Cataracts due to age affect the ability to perform daily visual activities, thereby reducing independence, which can leave a person feeling depressed. This project is designed to study the relationships between cataract surgery and depression and vision-related quality of life in an elderly population. Two groups were studied: Participants undergoing cataract surgery and a wait-list control group. Levels of depression and vision-related quality of life were assessed at baseline and at one-month post-surgery/baseline point. Changes in depressive symptoms did not differ between the two groups; however, vision-related quality of life and visual acuity are significantly increased with cataract removal surgery. Examining the effects of cataract surgery on depression and quality of life will help better understand the full risks and benefits of cataract surgery.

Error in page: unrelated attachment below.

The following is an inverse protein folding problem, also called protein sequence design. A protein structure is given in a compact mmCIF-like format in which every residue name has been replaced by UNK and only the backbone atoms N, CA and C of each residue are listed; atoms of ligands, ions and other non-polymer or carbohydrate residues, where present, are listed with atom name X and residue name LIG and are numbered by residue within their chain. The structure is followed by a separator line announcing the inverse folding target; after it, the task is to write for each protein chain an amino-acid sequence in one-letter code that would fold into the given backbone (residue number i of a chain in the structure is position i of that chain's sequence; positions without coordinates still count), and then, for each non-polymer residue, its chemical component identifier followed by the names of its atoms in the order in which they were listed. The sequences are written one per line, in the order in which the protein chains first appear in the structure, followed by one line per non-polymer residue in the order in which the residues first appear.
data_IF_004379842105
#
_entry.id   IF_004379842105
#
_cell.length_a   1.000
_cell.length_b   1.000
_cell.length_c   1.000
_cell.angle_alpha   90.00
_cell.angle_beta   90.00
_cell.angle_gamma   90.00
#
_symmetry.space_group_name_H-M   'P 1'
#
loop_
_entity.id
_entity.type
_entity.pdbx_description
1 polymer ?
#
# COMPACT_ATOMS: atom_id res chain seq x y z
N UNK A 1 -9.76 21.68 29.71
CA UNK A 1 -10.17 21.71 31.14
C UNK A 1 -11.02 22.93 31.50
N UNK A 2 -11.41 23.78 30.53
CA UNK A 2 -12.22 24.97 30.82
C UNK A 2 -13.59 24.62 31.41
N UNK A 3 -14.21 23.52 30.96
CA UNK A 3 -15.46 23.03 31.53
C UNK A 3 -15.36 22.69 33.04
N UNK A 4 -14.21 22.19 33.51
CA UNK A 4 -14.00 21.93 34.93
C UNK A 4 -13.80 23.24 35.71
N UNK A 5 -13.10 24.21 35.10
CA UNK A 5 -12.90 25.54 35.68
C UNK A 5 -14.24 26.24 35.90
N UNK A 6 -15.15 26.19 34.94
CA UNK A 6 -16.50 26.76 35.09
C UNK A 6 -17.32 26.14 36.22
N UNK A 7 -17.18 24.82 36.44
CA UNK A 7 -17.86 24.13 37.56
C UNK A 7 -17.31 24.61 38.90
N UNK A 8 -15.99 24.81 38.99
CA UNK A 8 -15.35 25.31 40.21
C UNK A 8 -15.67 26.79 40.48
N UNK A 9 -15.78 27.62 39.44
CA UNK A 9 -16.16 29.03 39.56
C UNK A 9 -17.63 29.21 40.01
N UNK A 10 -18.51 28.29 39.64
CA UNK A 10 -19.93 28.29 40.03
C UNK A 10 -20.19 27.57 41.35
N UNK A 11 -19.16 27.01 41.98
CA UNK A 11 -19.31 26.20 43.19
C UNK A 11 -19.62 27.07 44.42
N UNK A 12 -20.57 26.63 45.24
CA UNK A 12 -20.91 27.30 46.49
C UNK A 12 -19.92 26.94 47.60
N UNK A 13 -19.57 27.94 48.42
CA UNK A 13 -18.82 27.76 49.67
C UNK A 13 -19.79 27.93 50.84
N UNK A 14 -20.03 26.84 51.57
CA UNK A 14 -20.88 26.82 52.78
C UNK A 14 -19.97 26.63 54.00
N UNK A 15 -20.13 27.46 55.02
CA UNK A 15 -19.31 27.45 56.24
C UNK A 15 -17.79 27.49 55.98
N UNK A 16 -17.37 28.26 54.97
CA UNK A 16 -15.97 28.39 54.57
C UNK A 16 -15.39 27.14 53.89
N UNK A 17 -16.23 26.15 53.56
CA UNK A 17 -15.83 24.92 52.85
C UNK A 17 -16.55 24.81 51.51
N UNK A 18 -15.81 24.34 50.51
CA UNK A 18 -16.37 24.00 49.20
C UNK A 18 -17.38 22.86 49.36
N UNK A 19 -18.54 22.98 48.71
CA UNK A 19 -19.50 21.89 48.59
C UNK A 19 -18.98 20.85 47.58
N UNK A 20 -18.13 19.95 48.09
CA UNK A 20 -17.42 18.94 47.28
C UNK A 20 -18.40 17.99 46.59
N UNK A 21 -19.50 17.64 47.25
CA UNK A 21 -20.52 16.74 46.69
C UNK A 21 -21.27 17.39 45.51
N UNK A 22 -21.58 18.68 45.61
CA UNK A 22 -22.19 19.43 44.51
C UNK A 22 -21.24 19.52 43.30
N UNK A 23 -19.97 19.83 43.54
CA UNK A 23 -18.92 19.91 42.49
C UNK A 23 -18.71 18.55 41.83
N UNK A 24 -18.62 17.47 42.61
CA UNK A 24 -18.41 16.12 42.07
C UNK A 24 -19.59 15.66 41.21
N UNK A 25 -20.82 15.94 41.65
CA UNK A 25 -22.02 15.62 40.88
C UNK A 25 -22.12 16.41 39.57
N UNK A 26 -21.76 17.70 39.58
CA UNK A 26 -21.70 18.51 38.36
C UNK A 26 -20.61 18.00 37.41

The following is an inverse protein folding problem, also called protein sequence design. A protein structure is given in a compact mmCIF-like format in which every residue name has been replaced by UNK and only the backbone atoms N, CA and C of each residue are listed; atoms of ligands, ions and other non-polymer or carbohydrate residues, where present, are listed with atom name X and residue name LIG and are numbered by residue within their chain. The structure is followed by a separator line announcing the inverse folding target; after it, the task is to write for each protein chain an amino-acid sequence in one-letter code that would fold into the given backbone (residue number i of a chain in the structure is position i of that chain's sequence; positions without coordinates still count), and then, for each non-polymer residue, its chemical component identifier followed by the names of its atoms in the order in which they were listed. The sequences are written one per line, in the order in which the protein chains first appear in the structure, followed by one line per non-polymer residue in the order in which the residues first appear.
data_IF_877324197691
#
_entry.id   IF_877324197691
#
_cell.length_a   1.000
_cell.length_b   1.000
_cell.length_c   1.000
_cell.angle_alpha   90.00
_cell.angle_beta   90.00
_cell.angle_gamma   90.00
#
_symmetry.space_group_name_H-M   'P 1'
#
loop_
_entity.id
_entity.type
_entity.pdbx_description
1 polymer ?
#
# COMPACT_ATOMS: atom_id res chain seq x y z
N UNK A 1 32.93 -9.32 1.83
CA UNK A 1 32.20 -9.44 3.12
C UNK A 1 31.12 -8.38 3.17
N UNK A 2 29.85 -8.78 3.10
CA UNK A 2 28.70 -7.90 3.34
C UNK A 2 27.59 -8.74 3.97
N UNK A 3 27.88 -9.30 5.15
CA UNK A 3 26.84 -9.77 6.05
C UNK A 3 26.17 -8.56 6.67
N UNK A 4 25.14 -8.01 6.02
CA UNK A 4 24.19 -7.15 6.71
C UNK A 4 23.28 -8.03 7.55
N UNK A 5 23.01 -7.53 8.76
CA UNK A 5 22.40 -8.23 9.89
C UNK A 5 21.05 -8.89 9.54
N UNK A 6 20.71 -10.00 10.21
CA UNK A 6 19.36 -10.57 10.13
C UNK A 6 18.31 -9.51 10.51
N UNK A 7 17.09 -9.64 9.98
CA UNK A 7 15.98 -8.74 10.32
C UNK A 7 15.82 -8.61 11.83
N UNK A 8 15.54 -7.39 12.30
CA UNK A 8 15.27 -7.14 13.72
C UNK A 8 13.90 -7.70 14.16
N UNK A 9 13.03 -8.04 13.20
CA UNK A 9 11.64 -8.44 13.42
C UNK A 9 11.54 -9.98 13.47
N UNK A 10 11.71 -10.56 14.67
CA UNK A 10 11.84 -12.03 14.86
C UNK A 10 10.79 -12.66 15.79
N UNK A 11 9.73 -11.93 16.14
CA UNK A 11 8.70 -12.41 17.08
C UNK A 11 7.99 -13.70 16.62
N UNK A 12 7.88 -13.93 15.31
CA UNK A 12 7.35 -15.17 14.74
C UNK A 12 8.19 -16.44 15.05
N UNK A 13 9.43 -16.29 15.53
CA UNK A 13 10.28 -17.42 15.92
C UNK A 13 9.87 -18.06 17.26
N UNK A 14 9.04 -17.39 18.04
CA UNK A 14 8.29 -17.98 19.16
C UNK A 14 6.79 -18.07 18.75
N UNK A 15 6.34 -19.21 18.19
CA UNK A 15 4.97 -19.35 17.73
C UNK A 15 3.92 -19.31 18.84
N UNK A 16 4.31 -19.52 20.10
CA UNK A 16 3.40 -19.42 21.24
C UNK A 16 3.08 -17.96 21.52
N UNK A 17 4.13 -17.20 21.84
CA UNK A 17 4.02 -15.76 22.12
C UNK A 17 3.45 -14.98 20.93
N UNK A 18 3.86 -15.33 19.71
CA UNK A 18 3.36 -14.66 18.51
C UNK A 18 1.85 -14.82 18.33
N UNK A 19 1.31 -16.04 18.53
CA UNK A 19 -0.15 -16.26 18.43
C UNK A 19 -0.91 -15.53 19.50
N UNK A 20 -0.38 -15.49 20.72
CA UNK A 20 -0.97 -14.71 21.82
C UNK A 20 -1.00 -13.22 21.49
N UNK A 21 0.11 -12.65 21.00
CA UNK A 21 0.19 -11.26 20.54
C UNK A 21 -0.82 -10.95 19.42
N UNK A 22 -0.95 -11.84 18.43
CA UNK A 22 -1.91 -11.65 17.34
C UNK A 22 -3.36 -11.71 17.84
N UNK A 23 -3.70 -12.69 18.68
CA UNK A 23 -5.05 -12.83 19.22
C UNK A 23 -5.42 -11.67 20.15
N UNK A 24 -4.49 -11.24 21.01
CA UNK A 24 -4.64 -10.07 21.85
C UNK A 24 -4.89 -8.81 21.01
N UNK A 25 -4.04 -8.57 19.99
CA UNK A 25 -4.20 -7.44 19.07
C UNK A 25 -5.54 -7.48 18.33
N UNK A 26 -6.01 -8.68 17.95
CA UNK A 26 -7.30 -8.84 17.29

Martin, Paige, "The Effect of Cataract Surgery on Depression and Vision-Related Quality of Life in an Elderly Population" (2013). Honors College. 101.